There is much made of the “extraordinarily high” interest rates often found in microfinance in emerging markets. Phrases like ‘profiting from the poor’ and ‘extortion’ get frequently thrown around by those who do not understand the economics and challenges of delivering financial services in these markets. But comparing interest rates in the US to Africa is like comparing the prices of oranges in Mexico to those found in Antarctica. The conditions are very different, and the cost of delivering services in many of these markets is, or at least has been, very high.
In an inspiring example of creating rapid progress in lowering interest rates, UNIT Trust of Tanzania (UTT) has managed to offer interest rates which are three times lower than the rest of the market. How did they do it? Primarily through the use of “advanced technology on acquiring and repaying loans — especially mobile money transfer platforms.” As a result, their interest rate is only 18 per cent compared to other micro-institutions that charge up to 48 per cent.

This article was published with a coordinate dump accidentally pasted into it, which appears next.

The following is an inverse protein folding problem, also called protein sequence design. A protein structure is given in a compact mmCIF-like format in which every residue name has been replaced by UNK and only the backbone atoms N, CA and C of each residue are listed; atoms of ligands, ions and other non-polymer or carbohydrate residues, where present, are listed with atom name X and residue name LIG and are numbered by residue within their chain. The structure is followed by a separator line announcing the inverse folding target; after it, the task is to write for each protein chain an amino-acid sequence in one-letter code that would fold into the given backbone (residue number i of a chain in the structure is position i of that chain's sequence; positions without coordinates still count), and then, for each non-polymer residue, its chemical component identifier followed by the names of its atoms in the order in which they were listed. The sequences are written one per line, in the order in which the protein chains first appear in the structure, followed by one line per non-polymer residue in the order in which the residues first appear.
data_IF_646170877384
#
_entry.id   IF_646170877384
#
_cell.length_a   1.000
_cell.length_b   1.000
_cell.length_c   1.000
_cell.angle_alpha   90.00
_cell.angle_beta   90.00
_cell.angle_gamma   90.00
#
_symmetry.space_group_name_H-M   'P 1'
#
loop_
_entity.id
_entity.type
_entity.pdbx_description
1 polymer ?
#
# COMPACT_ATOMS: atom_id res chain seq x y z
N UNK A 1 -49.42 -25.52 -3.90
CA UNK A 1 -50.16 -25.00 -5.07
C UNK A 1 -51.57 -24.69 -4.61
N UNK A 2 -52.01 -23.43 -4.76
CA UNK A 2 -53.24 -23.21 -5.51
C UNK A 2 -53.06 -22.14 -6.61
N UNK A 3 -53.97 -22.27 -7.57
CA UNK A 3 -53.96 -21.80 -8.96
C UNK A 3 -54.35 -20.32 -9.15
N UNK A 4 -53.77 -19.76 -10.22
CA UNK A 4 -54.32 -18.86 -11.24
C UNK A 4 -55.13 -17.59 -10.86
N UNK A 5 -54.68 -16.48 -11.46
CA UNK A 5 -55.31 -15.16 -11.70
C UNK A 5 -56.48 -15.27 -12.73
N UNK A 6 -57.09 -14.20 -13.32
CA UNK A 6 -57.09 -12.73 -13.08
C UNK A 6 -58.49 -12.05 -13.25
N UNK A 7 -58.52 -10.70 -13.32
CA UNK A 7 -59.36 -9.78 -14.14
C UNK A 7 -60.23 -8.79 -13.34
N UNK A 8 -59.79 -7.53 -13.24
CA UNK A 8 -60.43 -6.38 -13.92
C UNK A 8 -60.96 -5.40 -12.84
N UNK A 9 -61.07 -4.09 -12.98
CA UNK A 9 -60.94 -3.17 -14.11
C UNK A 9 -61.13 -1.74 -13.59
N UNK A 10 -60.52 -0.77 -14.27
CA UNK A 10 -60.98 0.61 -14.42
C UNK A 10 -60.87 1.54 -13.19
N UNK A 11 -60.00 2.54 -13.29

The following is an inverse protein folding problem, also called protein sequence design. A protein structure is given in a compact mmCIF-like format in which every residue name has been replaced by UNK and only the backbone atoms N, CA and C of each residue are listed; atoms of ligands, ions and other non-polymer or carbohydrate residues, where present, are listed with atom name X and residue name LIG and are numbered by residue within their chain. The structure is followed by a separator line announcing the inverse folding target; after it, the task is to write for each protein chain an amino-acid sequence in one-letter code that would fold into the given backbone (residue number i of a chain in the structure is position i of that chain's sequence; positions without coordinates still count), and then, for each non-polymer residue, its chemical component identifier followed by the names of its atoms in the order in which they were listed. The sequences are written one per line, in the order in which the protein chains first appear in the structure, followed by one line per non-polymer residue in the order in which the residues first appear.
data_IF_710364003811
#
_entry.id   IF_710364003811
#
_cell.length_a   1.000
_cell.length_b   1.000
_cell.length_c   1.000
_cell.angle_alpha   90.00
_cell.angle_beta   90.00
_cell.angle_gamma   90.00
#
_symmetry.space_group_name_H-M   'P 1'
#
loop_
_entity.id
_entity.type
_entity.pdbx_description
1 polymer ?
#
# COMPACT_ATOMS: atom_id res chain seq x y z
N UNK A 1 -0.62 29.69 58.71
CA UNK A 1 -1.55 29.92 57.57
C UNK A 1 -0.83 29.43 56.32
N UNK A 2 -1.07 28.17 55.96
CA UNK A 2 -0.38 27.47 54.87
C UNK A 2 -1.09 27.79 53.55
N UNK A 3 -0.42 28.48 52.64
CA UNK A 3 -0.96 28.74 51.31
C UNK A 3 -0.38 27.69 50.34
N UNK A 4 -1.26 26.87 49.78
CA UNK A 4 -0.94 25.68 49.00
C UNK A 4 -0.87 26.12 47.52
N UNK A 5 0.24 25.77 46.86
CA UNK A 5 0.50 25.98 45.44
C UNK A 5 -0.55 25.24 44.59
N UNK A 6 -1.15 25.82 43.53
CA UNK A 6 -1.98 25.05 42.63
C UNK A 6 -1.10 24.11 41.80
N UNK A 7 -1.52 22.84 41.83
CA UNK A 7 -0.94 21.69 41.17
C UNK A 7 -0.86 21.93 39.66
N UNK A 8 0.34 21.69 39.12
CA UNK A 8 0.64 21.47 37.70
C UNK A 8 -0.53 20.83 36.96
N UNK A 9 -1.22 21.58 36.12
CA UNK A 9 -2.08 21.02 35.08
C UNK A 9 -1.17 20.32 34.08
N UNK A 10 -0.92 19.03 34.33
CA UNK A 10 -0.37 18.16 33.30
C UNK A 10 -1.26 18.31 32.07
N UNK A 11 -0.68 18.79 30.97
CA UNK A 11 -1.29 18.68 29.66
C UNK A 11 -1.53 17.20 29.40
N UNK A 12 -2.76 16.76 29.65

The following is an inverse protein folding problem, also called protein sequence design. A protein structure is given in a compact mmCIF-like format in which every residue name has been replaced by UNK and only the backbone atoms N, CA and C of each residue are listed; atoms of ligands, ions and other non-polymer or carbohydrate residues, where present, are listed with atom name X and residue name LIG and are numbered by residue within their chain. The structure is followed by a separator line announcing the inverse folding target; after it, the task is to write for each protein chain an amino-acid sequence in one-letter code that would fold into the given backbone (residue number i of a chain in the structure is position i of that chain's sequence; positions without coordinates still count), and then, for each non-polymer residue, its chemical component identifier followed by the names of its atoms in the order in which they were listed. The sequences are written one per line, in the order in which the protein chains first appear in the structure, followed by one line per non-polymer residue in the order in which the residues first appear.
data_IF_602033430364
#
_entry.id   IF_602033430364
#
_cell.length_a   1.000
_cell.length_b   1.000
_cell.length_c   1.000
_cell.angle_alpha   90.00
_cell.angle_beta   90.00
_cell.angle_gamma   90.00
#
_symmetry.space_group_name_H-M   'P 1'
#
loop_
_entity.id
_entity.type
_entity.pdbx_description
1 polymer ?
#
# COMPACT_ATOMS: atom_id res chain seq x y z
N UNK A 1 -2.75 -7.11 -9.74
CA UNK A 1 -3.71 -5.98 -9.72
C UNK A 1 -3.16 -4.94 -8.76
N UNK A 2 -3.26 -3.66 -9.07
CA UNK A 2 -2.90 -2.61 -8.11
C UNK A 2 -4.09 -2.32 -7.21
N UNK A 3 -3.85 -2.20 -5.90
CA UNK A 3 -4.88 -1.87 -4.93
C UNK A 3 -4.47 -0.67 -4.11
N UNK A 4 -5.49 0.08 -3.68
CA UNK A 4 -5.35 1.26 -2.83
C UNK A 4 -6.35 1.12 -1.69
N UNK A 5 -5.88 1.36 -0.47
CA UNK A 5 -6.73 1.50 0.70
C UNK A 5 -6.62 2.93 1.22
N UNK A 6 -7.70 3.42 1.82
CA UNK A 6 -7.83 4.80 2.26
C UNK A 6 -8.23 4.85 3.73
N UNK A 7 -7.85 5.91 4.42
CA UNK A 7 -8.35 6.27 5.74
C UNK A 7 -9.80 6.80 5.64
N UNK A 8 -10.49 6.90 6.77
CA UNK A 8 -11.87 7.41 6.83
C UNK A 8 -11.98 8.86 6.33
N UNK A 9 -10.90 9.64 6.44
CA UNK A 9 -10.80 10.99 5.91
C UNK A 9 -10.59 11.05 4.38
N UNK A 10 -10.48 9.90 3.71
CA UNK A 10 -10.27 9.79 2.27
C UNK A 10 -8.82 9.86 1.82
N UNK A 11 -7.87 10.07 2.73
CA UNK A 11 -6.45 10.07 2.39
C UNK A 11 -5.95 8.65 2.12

Providing microfinance is expensive. Technology makes it a lot cheaper. Organizations like UTT who can leverage technology intelligently can rapidly innovate in their market, lower the cost of banking services while growing their own margins and market penetration. Which ultimately means more people will get better and more affordable access to banking services. A win-win.